November’s U.S. trade figures underscore how strongly the recent narrowing in America’s chronic deficits has been driven by booming domestic energy production and therefore historic declines in the oil trade gap. The enormous goods deficit fell for the second straight month after hitting an all-time monthly high, and the manufacuring trade deficit also retreated after setting a monthly record. But a new all-time worst monthly trade deficit with Korea raises major questions about President Obama’s approach to the Trans-Pacific Partnership, as the 2012 Korea bilateral deal has been described by the administration as a model for the TPP.
Here are the specifics drawn from this morning’s Census Bureau report on November U.S. trade:
>The combined U.S. goods and services trade deficit dropped 7.69 percent in November to $39.00 billion, its lowest level since December, 2013. In addition, October’s originally reported total deficit of $43.43 billion was revised down to $42.25 billion.
>The $3.25 billion fall in the goods and services deficit resulted chiefly from the manufacturing deficit’s $8.75 billion retreat from the record $71.22 billion October level to $62.47 billion.
>A $3.77 billion monthly narrowing of the petroleum deficit also helped, but oil trade’s impact is made clear by the November deficit’s drop to $11.44 billion – the smallest monthly total since December, 2003. In addition, the $23.07 billion’s worth of November oil imports was the smallest monthly total since August, 2009.
>The oil effect is even more stunning after adjustments are made for inflation. In real terms, the November petroleum trade deficit of $7.57 billion was the lowest level since these figures started to be compiled in 1994. November’s $15.84 billion after-inflation oil imports were the lowest since March, 1996.
>Despite November’s improvement, the combined U.S. goods and services trade deficit for the first 11 months of 2014 is running 5.09 percent ahead of its 2013 rate. Goods and services exports are 2.88 percent higher than in January-to-November, 2013, and imports are 3.21 percent higher.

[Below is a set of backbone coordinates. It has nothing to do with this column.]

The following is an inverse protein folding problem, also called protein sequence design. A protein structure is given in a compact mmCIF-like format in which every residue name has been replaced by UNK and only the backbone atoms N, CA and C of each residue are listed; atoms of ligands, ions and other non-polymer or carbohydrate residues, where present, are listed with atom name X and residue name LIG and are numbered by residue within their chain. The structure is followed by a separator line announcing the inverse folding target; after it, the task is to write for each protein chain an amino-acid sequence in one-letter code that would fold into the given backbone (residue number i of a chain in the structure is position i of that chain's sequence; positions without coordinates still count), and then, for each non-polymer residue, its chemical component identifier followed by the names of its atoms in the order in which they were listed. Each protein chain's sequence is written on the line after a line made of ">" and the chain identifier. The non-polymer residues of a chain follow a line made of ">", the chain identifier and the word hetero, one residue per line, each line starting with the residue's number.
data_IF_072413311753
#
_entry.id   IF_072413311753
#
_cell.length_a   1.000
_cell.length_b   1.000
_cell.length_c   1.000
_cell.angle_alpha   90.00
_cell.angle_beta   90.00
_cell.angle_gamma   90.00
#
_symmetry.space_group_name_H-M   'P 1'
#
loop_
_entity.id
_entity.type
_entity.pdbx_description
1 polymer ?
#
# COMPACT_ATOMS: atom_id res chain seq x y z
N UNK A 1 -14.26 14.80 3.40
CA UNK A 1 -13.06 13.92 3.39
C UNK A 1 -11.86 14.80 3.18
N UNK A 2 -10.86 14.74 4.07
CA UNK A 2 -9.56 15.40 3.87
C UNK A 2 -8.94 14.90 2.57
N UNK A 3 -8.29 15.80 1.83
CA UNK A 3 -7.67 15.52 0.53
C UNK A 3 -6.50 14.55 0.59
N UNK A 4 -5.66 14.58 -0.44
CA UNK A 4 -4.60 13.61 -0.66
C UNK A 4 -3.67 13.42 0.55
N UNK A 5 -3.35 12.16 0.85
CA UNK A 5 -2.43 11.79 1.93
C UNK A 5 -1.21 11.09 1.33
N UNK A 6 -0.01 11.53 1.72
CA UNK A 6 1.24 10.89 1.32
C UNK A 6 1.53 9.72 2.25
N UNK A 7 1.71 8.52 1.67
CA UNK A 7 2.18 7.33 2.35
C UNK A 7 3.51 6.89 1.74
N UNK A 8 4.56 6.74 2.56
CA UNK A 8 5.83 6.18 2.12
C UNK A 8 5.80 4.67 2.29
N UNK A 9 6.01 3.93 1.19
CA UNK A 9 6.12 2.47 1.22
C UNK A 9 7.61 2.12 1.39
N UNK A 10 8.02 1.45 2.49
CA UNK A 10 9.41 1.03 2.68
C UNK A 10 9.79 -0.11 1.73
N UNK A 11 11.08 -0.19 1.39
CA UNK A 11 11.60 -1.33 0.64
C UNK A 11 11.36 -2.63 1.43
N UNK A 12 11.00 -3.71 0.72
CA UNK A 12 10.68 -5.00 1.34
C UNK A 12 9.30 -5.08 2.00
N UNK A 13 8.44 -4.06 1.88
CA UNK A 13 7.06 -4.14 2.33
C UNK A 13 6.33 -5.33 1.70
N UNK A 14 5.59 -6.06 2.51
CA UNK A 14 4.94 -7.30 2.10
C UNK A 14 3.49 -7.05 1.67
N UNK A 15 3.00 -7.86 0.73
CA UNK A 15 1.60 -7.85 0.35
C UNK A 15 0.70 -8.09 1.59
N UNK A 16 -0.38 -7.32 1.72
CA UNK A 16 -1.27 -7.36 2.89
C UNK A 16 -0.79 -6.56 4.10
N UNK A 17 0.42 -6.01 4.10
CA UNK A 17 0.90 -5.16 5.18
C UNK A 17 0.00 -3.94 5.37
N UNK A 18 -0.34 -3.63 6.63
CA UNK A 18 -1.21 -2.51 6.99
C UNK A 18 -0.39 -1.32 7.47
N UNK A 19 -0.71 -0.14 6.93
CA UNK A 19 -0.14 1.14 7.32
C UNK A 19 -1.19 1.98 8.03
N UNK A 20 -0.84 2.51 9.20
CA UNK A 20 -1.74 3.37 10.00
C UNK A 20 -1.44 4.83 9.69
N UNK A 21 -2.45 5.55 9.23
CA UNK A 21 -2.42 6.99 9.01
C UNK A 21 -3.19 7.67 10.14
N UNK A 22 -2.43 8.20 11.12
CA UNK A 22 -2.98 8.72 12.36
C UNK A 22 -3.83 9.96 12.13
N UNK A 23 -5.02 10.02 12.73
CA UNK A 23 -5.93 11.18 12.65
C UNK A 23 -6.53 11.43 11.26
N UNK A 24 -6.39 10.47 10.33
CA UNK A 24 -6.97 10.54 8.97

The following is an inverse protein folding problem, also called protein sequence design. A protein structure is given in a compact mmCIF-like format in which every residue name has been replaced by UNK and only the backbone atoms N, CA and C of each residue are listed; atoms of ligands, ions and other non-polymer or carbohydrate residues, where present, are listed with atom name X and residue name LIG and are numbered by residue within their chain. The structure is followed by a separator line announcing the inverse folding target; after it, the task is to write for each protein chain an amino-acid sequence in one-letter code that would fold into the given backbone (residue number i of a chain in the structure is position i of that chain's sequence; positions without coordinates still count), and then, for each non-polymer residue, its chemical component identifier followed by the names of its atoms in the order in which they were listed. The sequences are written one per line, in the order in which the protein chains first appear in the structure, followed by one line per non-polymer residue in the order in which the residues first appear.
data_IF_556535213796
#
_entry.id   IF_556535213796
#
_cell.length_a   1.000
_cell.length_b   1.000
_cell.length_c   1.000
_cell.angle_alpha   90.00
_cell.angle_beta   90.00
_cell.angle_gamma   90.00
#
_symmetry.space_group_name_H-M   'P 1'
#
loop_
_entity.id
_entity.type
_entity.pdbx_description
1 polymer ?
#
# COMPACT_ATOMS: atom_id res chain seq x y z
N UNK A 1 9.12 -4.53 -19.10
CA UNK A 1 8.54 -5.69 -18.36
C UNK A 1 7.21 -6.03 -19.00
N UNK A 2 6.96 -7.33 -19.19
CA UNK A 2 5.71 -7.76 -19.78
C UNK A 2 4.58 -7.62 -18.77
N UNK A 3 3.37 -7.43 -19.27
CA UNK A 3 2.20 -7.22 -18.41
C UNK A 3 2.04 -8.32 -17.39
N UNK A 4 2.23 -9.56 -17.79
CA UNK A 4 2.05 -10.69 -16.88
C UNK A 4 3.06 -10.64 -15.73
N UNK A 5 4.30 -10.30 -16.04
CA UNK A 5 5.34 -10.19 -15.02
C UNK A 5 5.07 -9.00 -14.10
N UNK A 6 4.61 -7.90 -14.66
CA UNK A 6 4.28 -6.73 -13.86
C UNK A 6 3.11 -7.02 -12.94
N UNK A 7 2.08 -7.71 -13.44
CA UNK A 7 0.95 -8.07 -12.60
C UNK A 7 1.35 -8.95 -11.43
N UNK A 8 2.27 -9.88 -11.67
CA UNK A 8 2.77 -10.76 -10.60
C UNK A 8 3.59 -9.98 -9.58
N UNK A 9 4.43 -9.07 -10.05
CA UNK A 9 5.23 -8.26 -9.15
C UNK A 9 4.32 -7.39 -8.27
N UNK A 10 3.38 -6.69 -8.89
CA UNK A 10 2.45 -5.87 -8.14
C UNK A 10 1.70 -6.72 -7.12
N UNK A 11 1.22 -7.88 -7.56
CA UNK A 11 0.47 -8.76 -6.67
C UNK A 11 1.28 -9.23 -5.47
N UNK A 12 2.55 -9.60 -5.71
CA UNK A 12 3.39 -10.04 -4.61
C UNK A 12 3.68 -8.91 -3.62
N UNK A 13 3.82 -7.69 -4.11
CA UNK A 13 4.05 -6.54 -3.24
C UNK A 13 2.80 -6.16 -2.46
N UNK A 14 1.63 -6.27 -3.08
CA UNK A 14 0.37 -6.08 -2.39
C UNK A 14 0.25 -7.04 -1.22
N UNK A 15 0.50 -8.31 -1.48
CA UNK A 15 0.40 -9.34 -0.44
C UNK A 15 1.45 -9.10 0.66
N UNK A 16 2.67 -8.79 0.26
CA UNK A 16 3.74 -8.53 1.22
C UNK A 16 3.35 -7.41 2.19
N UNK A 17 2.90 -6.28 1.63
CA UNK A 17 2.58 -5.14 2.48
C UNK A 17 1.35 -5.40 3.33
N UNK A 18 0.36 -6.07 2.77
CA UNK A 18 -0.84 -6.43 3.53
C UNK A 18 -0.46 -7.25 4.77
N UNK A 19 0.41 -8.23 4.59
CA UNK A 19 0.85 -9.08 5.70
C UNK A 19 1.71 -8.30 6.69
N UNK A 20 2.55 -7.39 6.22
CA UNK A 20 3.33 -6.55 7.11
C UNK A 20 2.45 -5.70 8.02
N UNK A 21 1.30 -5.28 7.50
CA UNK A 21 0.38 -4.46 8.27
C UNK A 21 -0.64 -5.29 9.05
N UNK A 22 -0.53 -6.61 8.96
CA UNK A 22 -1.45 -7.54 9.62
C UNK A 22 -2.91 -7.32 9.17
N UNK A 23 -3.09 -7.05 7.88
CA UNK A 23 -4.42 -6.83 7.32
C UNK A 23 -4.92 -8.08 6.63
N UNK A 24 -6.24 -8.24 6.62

>Similarly, the $641.09 billion January-to-November, 2014 manufacturing trade deficit is 7.49 higher than the $596.42 billion 2013 total. And it is nearly as great as 2013’s record full-year $646.77 billion manufacturing trade deficit.
>The huge and chronic U.S. goods trade deficit with China dropped for the second straight month in November – to $29.94 billion from October’s $32.55 billion level which was the second highest on record. But the China goods gap is still 6.84 percent larger than 2013’s totals – which eventually produced an annual record – on a January-to-November basis.
>The U.S. merchandise deficit with Korea rose to a new monthly record in November as well, with the $2.80 billion shortfall eclipsing the previous high of $2.68 billion, reached in May.
>Since the U.S.-Korea free trade agreement went into effect in March, 2012, the monthly U.S. goods deficit has nearly quintupled on a monthly basis, from $564.2 million. American goods exports to Korea have sank from $4.22 billion to $3.50 billion since the deal’s implementation, while U.S. goods imports are up from $4.79 billion to $6.31 billion.
>In addition, the monthly U.S. trade deficit in high tech goods soared 24.19 percent in November to a 2014 record high and its second-highest level on record. The $11.38 billion gap trailed only November, 2012’s $11.72 billion. After lagging 2013’s levels for most of this year, the high tech trade deficit is now running ahead of last year’s level.